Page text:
The Industrial Revolution:
America was slow to getting into The Industrial Revolution, because they were busy with their fascination of education. But as they were taking steps in education it was setting the ground work for when they would take their place in the race of industry.
And when they did begin they pulled ahead of England and stayed ahead.
Industry helped to shape the towns into thriving cities; providing ample places for employment and prosperity.
Samuel Slater was a great influence in this critical time. After he immigrated to America from Britain, he introduced the new land to the idea of Mechanics. His education under Jedediah Strutt equipped him in not only operating machinery, but he was also very educated in building and repairing of them also. Slater built the first successful textile mill the United States had ever seen. His ideas were copied and multiplied from then on.
This was the beginning of many inventors to come.
Such as Eli Whitney, with his cotton gin and interchangeable parts; Robert Fulton, and his steamboats, along with many more.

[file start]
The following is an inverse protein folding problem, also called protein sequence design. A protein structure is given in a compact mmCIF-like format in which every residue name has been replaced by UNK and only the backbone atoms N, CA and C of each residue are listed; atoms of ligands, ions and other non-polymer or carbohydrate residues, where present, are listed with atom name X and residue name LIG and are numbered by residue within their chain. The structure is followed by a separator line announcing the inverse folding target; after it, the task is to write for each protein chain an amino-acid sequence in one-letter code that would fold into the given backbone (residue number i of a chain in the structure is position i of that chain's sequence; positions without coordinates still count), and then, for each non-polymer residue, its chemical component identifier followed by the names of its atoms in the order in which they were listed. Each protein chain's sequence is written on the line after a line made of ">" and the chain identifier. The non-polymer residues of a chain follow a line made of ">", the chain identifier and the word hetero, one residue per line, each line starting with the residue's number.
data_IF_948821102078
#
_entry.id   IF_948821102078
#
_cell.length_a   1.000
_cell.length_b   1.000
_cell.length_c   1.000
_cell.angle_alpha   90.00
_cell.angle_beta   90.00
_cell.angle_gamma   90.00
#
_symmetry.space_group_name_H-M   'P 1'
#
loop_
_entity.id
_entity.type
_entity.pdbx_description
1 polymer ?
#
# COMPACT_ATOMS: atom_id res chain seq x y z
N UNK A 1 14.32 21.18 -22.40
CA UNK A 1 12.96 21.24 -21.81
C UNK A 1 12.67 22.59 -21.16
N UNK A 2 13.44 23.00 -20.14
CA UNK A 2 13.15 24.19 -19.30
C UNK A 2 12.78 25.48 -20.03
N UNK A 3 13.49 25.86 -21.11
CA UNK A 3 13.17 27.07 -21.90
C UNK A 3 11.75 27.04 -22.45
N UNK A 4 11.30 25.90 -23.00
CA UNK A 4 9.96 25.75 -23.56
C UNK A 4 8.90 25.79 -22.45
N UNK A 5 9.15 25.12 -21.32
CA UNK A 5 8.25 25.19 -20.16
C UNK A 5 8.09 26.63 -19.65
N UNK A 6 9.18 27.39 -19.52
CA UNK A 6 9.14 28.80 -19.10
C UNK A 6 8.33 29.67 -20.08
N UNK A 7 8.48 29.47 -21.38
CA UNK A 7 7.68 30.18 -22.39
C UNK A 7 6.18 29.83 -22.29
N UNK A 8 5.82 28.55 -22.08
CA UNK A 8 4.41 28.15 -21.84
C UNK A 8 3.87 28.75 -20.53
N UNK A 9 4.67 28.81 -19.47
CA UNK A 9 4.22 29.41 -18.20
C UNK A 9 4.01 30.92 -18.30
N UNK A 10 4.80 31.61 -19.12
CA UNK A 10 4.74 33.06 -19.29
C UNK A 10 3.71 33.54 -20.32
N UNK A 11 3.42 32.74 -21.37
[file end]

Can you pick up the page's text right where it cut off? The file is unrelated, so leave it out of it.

Soon after the steam boats, came the Erie Canal, giving way to cheaper modes of transportation. Making traders and shop keepers more successful. It was a lot easier for people to travel, no longer having to pay steep prices to go over seas. The next step they took was in that of building roads.
It was not such a successful venture in the start.
First the roads were made from paths cut out of the woods, and the trees were laid down on their sides. Though it proved to be an unsuccessful attempt it was soon followed by the making of brick and gravel roads.
But, by far, the most dominant of all the transportation systems invented in the 1800’s was the railroad. It was not a new concept, but the United States was the country that made it revolutionary.
Not only did the United States transform the idea of travel, but they also took new and significant steps in communication.
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